I am trying to apply for a job, which asks for the experiences on handling large scale data sets using relational database, like mySQL.
I would like to know which specific skill sets are required for handling large scale data using MySQL.
Handling large scale data with MySQL isn't just a specific set of skills, as there are a bazillion ways to deal with a large data set. Some basic things to understand are:
These are just a few things that get thought about in regards to big data in MySQL. There's a TON more, which is why the company is looking for experience in the area. Knowing what to do, or having experience with things that have worked or failed for you is an absolutely invaluable asset to bring to a company that deals with high traffic, high availability, and high volume services.
edit -- good structure for balanced writes and reads
There are different levels of normalization (as @Adam Robinson pointed out in the comments below) which are referred to as normal forms. Almost every web application I've worked with hasn't had much benefit beyond the 3NF (3rd Normal Form). Which the definition of, if you were to read that wikipedia link above, will probably make your head hurt. So in lamens (at the risk of dumbing it down too far...) a 3NF structure satisfies the following rules:
A fully normalized (3NF) database table structure is great, if you've got a very heavy write-load. If your server is doing a lot of writes, it's very easy to write small bits of data, especially when you're running fewer of them. The drawback is, all your reads become much more expensive, because you have to (typically) run a lot of
This is the balancing part. You have to decide what kind of traffic the data you're reading/writing is going to be serving more of, and design that to be fast. In some instances, people don't mind writes being slow because they happen less frequently. In other cases, writes have to be very fast, and the reads don't have to be fast because the data isn't accessed that often (or at all, or even in real time).
Workloads that require a lot of reads benefit the most from a middle-tier caching layer. The idea is that your writes are still fast (because you're 'normal') and your reads can be slow because you're going to cache it (in memcached or something competitive to it), so you don't hit the database very frequently. The drawback here is, if your cache gets invalidated quickly, then the cache is not reducing the read load by a meaningful amount and that results in no added performance (and possibly even more overhead to check/invalidate the caches).
With workloads that have the requirement for high throughput in writes, with data that is read frequently, and can't be cached (constantly changes), you have to come up with another strategy. This could mean that you start to de-normalize your tables, by removing some of the normalization requirements you choose to satisfy, or something else. Instead of making smaller tables with less repetitive data, you make larger tables with more repetitive / redundant data. The advantage here is that your data is all in the same table, so you don't have to perform as many (or, any)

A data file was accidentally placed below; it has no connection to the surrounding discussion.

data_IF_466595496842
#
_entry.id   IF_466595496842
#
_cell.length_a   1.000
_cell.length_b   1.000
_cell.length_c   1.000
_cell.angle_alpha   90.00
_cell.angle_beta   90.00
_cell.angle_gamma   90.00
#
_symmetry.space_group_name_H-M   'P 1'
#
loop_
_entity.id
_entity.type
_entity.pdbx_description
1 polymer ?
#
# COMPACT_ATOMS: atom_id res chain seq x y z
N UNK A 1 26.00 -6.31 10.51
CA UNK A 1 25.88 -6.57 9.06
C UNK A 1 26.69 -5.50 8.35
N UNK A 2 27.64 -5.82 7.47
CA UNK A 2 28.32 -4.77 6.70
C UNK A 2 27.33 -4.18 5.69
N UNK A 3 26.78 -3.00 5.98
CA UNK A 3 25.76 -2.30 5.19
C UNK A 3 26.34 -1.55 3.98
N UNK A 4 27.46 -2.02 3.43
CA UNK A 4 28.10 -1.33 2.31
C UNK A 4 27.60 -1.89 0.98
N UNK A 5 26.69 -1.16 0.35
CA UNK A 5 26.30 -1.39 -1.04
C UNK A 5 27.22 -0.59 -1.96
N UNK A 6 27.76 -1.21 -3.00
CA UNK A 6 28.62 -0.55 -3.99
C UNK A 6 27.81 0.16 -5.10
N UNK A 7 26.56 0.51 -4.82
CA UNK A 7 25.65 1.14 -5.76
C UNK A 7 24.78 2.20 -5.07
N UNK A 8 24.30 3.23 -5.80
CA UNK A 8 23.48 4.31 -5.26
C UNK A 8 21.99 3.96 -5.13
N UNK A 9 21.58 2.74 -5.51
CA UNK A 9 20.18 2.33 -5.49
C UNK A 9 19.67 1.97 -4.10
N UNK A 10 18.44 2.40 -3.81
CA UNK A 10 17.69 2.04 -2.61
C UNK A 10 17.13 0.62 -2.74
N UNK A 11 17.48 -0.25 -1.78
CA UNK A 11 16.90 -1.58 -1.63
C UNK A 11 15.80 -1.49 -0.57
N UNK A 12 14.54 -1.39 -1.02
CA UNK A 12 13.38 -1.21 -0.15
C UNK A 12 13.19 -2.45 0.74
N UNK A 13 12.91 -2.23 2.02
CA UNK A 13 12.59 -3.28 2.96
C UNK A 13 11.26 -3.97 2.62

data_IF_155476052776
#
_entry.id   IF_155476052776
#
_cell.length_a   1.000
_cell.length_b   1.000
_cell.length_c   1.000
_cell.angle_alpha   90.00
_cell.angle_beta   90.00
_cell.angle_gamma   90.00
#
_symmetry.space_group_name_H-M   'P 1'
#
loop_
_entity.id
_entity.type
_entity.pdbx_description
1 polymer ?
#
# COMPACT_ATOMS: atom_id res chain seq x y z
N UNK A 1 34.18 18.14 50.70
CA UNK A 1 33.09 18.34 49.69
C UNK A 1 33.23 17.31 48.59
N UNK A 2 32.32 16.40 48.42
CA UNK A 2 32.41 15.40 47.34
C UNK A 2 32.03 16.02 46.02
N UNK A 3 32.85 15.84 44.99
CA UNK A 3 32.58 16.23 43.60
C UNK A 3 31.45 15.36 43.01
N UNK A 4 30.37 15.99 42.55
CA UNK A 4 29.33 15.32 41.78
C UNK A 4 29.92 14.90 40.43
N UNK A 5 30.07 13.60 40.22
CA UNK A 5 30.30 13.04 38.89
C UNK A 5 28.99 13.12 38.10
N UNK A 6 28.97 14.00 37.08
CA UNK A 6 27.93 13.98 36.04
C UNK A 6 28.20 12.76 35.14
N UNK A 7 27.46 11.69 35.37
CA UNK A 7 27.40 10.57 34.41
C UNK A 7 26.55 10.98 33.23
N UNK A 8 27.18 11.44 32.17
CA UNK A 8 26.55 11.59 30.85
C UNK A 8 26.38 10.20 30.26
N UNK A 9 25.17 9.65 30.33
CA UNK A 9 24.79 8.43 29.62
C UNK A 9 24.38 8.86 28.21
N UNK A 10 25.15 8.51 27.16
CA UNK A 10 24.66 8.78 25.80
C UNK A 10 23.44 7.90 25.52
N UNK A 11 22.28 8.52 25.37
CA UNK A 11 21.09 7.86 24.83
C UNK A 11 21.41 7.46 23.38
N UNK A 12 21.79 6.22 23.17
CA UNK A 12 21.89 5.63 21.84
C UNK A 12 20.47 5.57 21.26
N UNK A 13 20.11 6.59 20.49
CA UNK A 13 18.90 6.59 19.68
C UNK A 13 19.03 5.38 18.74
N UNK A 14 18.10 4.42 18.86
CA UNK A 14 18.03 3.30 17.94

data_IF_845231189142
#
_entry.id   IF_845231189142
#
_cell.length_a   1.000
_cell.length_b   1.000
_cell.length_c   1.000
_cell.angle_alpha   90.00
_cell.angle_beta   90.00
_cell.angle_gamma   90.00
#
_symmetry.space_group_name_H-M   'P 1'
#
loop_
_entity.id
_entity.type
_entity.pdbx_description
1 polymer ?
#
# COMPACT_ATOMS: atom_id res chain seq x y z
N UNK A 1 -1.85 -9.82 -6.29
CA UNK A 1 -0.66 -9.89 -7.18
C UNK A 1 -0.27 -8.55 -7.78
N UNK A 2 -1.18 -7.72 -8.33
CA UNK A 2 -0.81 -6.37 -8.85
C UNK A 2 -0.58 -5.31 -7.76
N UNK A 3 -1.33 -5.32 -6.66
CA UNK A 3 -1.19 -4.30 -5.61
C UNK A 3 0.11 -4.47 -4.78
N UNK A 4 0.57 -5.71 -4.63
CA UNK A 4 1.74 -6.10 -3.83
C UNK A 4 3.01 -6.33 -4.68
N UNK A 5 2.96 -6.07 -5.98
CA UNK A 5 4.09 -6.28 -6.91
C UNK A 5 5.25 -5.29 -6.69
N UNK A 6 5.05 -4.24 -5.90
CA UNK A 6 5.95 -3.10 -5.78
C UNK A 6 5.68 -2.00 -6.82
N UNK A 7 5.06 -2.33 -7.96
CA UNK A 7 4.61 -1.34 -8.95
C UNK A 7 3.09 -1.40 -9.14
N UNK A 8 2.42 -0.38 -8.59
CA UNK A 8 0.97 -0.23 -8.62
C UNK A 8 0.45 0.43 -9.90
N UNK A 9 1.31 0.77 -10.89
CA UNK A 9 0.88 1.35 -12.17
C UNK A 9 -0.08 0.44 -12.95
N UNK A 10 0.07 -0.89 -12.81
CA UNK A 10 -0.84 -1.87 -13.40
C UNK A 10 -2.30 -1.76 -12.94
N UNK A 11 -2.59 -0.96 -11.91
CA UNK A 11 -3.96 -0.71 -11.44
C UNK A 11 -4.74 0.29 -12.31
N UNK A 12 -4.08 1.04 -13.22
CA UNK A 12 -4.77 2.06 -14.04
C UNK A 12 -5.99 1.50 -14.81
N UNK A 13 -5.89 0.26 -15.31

So with any given situation the developer(s) have to identify what kind of use the data structure is going to have to serve, and balance between any number of technologies and paradigms to achieve an acceptable solution that meets their needs. No two systems or solutions are the same which is why the employer is looking for someone with experience on how to deal with these large datasets. Finding these solutions is not something that can really be learned out of a book, it typically takes some experience in the field and experience with how different solutions performed.
I hope that helps. I know I rambled a bit, but it's really a lot of information. This is why DBAs make the big dollars (:
You need to know how to process the data in "chunks". That means instead of simply trying to manipulate the entire data set, you need to break it into smaller more manageable pieces. For example, if you had a table with 1 Billion records, a single update statement against the entire table would likely take a long time to complete, and may possibly bring the server to it's knees.
You could, however, issue a series of update statements within a loop that would update 20,000 records at a time. Each iteration of the loop you would increment your range/counters/whatever to identify the next set of records.
Also, you commit your changes at the end of each loop, thereby allowing you to stop the process and continue where you left off.
This is just one aspect of managing large data sets. You still need to know:
You can raed/learn how to handle large dataset with MySQL But it is not equivalent to having actual experiences.
Straight and simple answer: Study about partitioned database and find appropriate MySQL data structure types for large scale datasets similar with the partitioned database architecture.